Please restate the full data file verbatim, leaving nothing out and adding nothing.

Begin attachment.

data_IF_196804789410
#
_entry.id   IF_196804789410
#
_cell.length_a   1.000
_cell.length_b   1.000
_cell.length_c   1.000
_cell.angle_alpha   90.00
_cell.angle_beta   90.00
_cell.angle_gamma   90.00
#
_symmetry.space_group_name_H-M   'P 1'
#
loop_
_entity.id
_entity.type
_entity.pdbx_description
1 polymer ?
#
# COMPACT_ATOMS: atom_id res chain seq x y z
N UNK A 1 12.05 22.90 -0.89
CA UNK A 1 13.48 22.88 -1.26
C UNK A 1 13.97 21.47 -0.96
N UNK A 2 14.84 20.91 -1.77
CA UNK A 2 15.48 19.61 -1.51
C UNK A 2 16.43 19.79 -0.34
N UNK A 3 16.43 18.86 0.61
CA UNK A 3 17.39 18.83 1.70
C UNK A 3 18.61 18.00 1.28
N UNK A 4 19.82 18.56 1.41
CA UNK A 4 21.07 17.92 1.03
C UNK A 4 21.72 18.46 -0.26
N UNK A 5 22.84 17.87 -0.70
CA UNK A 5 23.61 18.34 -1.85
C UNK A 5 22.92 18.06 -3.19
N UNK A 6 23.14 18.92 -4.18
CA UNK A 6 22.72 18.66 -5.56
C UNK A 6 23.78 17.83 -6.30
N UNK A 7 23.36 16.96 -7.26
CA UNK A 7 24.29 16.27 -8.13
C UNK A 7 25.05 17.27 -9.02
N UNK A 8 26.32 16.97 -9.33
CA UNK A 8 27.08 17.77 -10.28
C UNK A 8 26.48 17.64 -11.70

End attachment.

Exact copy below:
data_IF_196804789410
#
_entry.id   IF_196804789410
#
_cell.length_a   1.000
_cell.length_b   1.000
_cell.length_c   1.000
_cell.angle_alpha   90.00
_cell.angle_beta   90.00
_cell.angle_gamma   90.00
#
_symmetry.space_group_name_H-M   'P 1'
#
loop_
_entity.id
_entity.type
_entity.pdbx_description
1 polymer ?
#
# COMPACT_ATOMS: atom_id res chain seq x y z
N UNK A 1 12.05 22.90 -0.89
CA UNK A 1 13.48 22.88 -1.26
C UNK A 1 13.97 21.47 -0.96
N UNK A 2 14.84 20.91 -1.77
CA UNK A 2 15.48 19.61 -1.51
C UNK A 2 16.43 19.79 -0.34
N UNK A 3 16.43 18.86 0.61
CA UNK A 3 17.39 18.83 1.70
C UNK A 3 18.61 18.00 1.28
N UNK A 4 19.82 18.56 1.41
CA UNK A 4 21.07 17.92 1.03
C UNK A 4 21.72 18.46 -0.26
N UNK A 5 22.84 17.87 -0.70
CA UNK A 5 23.61 18.34 -1.85
C UNK A 5 22.92 18.06 -3.19
N UNK A 6 23.14 18.92 -4.18
CA UNK A 6 22.72 18.66 -5.56
C UNK A 6 23.78 17.83 -6.30
N UNK A 7 23.36 16.96 -7.26
CA UNK A 7 24.29 16.27 -8.13
C UNK A 7 25.05 17.27 -9.02
N UNK A 8 26.32 16.97 -9.33
CA UNK A 8 27.08 17.77 -10.28
C UNK A 8 26.48 17.64 -11.70